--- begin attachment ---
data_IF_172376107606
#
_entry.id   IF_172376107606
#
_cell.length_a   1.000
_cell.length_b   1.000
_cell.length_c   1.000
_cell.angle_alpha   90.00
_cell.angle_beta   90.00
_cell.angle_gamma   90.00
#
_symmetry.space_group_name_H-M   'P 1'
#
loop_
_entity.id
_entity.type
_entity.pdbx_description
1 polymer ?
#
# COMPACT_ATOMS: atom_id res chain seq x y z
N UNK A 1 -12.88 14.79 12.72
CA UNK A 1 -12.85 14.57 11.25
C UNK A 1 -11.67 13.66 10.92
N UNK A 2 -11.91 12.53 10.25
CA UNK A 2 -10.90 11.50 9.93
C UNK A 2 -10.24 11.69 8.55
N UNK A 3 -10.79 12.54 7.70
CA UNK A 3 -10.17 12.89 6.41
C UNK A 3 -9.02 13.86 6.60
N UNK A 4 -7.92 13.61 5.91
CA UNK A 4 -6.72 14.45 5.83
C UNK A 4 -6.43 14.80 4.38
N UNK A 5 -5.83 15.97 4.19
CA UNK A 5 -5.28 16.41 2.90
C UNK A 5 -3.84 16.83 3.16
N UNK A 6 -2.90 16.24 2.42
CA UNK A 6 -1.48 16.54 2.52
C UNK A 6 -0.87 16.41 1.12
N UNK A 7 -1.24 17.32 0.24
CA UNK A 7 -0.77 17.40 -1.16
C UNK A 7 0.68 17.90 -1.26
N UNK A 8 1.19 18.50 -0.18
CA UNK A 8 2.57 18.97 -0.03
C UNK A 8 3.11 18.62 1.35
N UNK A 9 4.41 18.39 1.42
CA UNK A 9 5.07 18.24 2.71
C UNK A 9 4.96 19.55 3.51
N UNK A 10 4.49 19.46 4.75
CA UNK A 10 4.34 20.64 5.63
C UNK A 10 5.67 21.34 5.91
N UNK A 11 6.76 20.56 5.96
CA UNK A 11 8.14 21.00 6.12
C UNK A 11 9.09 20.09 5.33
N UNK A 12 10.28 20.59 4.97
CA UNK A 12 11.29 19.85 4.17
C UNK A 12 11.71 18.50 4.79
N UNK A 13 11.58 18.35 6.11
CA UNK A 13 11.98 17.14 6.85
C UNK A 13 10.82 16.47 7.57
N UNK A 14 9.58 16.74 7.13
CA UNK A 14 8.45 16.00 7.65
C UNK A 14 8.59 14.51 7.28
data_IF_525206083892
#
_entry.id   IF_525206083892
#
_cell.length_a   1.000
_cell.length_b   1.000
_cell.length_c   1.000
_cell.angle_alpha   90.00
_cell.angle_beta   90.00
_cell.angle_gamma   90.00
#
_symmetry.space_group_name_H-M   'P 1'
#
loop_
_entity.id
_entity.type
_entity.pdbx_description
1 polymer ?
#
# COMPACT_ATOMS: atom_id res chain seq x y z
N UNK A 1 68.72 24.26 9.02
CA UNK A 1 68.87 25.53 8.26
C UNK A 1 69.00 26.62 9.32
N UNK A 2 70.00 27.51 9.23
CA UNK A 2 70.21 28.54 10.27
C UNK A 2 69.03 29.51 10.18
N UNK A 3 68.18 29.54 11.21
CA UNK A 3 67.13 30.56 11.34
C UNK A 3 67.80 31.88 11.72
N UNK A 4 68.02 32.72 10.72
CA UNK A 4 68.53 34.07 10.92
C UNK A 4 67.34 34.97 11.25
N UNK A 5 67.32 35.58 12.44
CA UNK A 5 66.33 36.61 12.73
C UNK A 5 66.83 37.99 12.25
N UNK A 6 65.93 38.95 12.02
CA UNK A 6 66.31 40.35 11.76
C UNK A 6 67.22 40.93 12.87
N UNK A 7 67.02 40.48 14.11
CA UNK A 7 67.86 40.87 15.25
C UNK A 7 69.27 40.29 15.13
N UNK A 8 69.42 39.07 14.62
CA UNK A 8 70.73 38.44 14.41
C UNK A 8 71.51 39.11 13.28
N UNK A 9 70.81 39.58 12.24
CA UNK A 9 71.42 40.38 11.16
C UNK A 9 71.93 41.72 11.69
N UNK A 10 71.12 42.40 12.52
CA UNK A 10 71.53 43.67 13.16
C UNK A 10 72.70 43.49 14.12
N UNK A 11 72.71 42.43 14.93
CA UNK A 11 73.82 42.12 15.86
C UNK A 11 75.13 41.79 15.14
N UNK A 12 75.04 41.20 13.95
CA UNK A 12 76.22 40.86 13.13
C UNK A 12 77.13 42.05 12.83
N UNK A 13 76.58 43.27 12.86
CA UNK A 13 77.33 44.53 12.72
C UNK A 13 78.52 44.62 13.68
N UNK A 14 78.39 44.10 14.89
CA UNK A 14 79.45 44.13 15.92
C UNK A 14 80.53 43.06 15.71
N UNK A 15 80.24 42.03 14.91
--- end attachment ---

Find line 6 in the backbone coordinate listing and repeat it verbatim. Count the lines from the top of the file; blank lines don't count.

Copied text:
_cell.length_b   1.000